Skip to main content

Toxins, Unnatural, and Food Safety

TOXINS, UNNATURAL, AND FOOD SAFETY

TOXINS, UNNATURAL, AND FOOD SAFETY. Toxins may be released into the environment through industrial processes and agricultural products. These toxins are unnatural and may become harmful when they enter the food chain through crop and animal uptake.

Many agricultural products are known to contain heavy metals and other contaminants. In fact many, such as fertilizers, pesticides, fumigants, sludge, liming agents, animal feed supplements, and soil amendments, are known or are suspected to be derived from industrial waste. Waste disposed in this manner includes but is not limited to that generated by leather tanneries, steel mills, coal-fired power plants, mines, film processors, nuclear fuel processors, pulp and paper, tire incinerators, and petroleum refineries.

Little regulation and even less oversight is devoted to this method of disposal. If the waste contains just one of the macronutrients or micronutrients or if it possesses a soil-amending quality, industry can call it a product. Theoretically, anything can go into fertilizer. It is frequently contaminated with arsenic, mercury, cadmium, lead, dioxin, radionuclides, nickel, beryllium, and more. The only requirement for these wastes is that they meet the standard for disposal in a lined hazardous waste landfill. In other words, they are too toxic for standard disposal, but because of a loophole in the law, they are not too toxic for disposal on farmland. Even mined fertilizers, such as phosphate rock, may contain high levels of toxic metals.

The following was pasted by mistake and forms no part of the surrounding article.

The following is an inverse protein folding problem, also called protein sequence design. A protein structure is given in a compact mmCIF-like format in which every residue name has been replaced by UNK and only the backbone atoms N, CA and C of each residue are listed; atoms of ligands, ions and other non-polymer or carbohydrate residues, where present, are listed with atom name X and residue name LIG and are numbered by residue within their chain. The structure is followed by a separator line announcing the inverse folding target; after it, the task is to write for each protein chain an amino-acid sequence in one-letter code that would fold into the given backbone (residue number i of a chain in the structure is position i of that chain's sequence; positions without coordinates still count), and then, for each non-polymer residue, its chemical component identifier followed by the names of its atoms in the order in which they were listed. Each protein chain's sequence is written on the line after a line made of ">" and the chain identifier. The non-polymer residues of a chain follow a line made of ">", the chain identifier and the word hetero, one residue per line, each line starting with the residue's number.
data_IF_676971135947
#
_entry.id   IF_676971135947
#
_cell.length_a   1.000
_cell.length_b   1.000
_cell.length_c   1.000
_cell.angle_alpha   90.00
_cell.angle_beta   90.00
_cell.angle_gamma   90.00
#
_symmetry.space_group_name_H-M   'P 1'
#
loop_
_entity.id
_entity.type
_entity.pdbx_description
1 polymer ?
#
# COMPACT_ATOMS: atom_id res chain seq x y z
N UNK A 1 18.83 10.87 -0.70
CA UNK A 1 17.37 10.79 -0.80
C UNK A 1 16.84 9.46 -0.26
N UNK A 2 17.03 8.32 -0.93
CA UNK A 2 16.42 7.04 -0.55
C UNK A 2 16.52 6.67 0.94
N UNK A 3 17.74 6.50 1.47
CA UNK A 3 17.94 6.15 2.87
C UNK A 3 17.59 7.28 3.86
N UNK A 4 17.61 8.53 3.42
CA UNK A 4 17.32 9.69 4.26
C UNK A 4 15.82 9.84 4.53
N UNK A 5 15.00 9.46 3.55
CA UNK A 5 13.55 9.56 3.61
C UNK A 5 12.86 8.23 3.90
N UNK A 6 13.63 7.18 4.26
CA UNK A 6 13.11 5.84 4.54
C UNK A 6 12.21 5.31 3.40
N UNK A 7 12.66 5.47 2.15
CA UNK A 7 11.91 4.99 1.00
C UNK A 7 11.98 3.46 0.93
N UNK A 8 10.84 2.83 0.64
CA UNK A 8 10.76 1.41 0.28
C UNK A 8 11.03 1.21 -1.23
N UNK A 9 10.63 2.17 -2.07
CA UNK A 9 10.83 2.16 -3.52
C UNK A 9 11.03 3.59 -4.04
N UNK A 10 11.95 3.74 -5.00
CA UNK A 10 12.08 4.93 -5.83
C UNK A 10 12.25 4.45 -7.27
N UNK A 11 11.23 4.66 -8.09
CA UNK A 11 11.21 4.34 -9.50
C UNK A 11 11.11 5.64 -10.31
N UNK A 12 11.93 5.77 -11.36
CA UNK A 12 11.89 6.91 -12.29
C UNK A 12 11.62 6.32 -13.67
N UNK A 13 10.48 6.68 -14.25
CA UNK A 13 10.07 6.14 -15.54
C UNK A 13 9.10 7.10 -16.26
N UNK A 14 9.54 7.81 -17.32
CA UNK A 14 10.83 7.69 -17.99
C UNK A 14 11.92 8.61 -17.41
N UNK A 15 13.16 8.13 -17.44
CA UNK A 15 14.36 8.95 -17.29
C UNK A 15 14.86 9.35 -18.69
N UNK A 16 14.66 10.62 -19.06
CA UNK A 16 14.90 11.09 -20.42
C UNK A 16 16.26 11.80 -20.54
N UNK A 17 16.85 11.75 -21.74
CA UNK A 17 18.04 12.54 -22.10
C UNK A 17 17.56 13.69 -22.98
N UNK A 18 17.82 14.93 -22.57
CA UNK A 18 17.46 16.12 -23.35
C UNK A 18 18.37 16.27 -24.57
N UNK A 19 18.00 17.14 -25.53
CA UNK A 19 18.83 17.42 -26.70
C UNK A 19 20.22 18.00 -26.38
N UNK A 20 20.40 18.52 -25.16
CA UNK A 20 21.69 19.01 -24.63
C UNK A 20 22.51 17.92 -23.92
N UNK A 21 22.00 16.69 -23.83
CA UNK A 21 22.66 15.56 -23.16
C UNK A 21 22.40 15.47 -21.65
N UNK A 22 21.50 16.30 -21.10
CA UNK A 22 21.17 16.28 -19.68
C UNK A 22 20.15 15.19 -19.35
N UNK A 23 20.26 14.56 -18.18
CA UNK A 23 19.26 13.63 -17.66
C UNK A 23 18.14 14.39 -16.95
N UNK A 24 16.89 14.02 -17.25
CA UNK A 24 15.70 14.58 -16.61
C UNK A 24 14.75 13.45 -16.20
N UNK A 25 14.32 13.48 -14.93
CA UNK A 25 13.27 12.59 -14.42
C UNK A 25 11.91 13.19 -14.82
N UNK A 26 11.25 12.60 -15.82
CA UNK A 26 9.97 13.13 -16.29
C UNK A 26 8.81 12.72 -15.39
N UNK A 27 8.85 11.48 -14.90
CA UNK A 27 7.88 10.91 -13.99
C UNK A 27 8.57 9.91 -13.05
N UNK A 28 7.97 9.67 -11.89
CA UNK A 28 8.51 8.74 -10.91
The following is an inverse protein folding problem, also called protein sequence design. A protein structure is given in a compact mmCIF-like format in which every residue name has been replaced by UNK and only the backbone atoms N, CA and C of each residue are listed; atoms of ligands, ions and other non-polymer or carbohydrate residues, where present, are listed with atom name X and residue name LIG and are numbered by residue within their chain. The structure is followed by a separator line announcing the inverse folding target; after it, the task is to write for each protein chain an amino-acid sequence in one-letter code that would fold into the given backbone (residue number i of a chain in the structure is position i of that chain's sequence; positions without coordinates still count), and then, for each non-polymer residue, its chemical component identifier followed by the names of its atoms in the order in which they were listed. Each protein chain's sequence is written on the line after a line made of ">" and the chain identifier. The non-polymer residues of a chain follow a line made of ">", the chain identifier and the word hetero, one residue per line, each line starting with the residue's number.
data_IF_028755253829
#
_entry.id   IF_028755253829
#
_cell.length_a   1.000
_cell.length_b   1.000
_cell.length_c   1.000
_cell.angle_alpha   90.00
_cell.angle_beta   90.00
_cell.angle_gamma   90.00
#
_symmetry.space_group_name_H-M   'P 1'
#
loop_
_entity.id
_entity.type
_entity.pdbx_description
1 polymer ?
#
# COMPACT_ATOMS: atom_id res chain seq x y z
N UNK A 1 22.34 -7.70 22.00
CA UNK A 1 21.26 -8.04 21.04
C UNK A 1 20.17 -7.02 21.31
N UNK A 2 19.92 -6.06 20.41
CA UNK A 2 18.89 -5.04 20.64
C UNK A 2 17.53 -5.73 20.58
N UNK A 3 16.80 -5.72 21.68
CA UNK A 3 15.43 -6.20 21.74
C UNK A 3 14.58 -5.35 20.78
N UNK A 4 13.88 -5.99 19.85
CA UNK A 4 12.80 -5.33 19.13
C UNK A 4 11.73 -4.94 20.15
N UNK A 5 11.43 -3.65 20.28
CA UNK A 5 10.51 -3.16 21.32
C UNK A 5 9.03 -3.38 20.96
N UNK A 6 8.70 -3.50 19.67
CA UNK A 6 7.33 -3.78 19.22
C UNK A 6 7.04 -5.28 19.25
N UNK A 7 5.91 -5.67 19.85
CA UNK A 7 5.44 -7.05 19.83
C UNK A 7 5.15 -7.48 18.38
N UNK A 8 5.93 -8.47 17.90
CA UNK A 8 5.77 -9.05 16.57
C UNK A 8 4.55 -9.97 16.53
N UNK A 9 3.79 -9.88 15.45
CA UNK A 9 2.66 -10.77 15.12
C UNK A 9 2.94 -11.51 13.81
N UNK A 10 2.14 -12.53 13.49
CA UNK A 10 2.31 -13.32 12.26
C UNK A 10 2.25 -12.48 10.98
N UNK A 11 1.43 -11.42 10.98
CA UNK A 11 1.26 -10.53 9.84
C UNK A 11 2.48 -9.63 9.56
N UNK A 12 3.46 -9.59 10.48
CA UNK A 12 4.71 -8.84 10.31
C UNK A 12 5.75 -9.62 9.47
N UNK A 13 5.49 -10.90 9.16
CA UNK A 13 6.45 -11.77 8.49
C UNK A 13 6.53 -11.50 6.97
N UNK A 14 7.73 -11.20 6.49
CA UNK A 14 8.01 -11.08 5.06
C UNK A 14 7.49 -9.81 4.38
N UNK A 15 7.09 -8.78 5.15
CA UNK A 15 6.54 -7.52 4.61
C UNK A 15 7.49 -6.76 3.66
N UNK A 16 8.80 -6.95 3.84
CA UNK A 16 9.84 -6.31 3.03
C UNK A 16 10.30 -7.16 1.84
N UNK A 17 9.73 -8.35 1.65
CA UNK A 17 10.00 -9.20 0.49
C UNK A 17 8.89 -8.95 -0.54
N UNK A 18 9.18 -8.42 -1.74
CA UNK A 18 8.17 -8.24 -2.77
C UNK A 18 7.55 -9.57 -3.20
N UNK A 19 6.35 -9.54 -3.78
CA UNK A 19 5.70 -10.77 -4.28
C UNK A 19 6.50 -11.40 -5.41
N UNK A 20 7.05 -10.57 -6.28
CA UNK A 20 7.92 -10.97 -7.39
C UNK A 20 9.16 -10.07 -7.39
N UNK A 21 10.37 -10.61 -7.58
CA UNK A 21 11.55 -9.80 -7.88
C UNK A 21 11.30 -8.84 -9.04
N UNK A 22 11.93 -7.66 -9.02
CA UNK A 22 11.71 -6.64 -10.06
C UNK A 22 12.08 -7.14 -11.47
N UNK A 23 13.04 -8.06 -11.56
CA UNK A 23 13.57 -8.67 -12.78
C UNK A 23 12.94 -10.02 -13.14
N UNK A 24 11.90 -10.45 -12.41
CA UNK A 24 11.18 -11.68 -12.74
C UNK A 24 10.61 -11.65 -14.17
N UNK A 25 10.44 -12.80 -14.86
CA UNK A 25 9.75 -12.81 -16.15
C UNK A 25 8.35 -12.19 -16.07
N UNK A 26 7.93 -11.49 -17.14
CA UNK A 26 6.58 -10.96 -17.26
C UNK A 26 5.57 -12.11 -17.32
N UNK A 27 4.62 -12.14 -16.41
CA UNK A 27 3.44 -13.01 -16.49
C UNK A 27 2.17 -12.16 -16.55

Fertilizers, soil amendments, and liming materials are of particular concern since they are applied to agricultural soils in high volume. Over 110 billion pounds of fertilizer are land-applied each year in the United States, approximately 90 percent of it on farmland. The Environmental Protection Agency, whose charge it is to regulate hazardous waste disposal, admits that it does not know how much hazardous waste is disposed as fertilizer or the fate of these chemicals in the environment.

It is the fate of these chemicals that is cause for greatest concern. Increased soil concentrations, differing soil types, and pH levels can affect plant uptake of contaminants. Sandy soils and low pH, for example, increase plant uptake, while clay soils and high pH reduce it. Many of these contaminants have half-lives of hundreds of years and can change form in the environment as new chemicals are added. These new compounds may differ from the originals in toxicity, solubility, and plant availability.